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The Problem with Pursuing

The Problem with Pursuing

“Never pursue a distancer.” This was the maxim I learned in grad school couples’ therapy classes. It seemed like a no-brainer at the time. How could anyone keep going after someone who doesn’t want you? I would have more self-respect!

Until I really fell in love with a lovely woman who was less in love with me. Even as she gracefully and inexorably backed away, I kept making excuses to talk to her. Maybe if she knew how I really felt…maybe if we cleared up a misunderstanding…maybe if I understood why she didn’t want me…

Needless to say, this inner chatter accomplished nothing positive, except to confirm that pursuing someone who is distancing herself from you just makes the pain a little worse, like adding more salt to a wound.

Why oh why do we do this, knowing how it will end?

It’s just hard to let go of a fantasy, a dream. Even desperate clinging to elusive hope is better than sliding into a deep hold of unloved aloneness. Until you realize your fantasy is interfering with reality, where you might find an available partner.

There are two good reasons not to chase someone who’s not reciprocating your interest. If you “lose,” you’ll feel even more rejected. If you “win,” you’ll be stuck in a pattern where you do the giving, asking, seeking, and “working on the relationship.” Your partner will continue to be elusive and uninvolved. You’re signing up for a chronic condition of feeling ignored, neglected, undernourished, and insecure. Hopefully, you want better than that.

Sometimes people say “I don’t believe in playing games. If I want someone, I’m going to tell her!” That’s great–but once you’ve told her, listen to her answer, believe what she’s saying, and have the grace to let go if it’s not what you want to hear. That’s not playing games. That’s respecting yourself, and her too. It will help you be ready for the person who’s waiting for someone like you.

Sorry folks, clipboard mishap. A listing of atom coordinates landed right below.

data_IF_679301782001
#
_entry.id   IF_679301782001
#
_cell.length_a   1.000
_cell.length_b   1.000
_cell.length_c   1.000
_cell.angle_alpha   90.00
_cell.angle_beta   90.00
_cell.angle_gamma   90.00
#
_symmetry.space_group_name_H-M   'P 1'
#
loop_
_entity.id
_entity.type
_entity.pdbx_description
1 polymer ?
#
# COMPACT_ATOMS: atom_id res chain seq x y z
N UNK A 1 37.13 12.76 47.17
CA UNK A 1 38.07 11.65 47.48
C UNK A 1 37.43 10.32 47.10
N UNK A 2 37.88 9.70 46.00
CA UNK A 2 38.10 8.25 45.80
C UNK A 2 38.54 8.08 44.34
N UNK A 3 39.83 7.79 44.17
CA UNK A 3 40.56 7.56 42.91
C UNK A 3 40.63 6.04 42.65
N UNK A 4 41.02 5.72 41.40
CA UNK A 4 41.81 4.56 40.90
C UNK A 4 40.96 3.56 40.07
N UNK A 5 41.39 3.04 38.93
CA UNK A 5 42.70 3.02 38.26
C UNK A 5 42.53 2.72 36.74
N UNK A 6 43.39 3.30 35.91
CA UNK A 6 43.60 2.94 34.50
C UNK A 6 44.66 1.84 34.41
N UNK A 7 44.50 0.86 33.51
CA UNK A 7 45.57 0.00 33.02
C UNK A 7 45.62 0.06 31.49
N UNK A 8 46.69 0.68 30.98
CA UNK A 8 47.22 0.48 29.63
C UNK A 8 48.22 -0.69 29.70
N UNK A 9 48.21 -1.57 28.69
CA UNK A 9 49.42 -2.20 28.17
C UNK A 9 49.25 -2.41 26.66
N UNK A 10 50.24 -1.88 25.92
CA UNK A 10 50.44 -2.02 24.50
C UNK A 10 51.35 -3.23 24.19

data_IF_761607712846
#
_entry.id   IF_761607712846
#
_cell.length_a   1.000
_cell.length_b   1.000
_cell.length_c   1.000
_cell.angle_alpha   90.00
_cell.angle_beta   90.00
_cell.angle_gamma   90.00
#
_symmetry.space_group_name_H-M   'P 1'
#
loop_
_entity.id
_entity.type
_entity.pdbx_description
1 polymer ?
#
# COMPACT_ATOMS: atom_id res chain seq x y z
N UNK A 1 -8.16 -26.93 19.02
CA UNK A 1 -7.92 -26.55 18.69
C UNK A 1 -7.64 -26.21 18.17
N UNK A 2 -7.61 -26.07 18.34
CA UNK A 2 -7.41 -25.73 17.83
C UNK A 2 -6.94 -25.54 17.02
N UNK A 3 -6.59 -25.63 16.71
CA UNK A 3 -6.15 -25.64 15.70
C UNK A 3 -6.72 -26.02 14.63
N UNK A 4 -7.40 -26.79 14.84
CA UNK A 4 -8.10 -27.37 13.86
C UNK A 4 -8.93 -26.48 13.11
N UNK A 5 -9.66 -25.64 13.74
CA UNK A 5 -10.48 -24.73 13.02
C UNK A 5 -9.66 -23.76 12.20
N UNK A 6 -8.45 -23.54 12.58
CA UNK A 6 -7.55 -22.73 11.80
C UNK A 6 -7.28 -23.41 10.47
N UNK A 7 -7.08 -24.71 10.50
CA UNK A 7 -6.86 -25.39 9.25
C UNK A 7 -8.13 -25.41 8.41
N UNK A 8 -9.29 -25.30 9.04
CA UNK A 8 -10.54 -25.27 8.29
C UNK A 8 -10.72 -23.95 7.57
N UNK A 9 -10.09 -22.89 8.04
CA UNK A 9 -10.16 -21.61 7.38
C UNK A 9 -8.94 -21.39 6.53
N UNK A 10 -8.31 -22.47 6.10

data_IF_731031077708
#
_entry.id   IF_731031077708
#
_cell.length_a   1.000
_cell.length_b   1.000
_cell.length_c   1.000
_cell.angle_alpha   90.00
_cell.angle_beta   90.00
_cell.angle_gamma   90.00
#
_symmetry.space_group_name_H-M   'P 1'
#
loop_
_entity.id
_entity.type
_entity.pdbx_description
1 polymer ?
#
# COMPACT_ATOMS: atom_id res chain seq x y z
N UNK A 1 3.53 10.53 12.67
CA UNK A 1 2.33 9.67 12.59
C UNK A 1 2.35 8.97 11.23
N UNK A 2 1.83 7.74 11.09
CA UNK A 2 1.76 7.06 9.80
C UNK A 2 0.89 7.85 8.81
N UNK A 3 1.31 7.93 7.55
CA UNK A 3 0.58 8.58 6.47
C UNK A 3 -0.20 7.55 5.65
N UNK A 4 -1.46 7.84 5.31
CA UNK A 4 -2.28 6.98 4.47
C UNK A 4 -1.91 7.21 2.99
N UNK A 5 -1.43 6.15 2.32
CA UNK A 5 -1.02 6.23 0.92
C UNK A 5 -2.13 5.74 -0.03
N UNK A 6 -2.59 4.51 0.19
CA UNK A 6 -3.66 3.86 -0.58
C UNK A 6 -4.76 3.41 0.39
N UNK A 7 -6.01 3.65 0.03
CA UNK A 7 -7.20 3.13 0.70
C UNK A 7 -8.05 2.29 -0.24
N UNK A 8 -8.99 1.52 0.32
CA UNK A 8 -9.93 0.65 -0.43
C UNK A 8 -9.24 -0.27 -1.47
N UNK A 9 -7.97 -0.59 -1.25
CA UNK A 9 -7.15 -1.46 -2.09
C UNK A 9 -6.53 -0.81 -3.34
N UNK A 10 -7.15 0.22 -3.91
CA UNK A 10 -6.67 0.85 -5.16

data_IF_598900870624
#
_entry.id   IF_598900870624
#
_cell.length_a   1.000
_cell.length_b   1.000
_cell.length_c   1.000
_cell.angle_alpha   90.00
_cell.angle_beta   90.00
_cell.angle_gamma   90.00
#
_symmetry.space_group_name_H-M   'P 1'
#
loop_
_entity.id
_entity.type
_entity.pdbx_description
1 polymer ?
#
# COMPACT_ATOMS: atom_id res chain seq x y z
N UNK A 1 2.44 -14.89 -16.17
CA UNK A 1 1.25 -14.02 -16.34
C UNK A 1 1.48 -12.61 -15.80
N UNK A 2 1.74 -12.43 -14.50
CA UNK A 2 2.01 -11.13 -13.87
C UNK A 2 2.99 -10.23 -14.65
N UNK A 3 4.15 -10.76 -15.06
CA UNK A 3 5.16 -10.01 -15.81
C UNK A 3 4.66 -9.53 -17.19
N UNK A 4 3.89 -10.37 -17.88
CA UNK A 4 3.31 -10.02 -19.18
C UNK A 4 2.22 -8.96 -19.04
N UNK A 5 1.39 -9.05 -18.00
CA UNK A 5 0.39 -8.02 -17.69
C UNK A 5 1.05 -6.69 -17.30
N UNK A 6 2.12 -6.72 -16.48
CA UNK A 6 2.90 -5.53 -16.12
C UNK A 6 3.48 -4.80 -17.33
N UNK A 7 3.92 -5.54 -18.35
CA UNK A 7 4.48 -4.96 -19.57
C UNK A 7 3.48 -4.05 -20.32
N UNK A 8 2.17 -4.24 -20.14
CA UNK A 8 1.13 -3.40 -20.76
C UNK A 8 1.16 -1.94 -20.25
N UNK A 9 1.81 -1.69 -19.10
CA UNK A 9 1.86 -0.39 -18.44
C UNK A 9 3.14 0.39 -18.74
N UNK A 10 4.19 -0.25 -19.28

Glenda Corwin, Ph.D. is a clinical psychologist who has been in private practice for more than twenty years.  She provides gay-affirmative psychotherapy, and consults with professionals and the general public on sexual issues for women in same-sex relationships. Dr. Corwin leads weekend sexual intimacy workshops for women, and in 2007 conducted a research project investigating lesbian sexual patterns.  The very positive responses to her workshops and research were the inspiration for the book Sexual Intimacy for Women: A Guide for Same Sex Couples.  She is currently working on a book for single women, focused on dating and sex.

The daughter of missionaries, Dr. Corwin grew up in Colombia, South America. Her background gives her a deep appreciation for diversity of cultures, languages, and human connections. She also appreciates the lovely woman who shares her life in Atlanta.

For more information about Dr. Corwin and her work, visit her website at www.DrGlendaCorwin.com.

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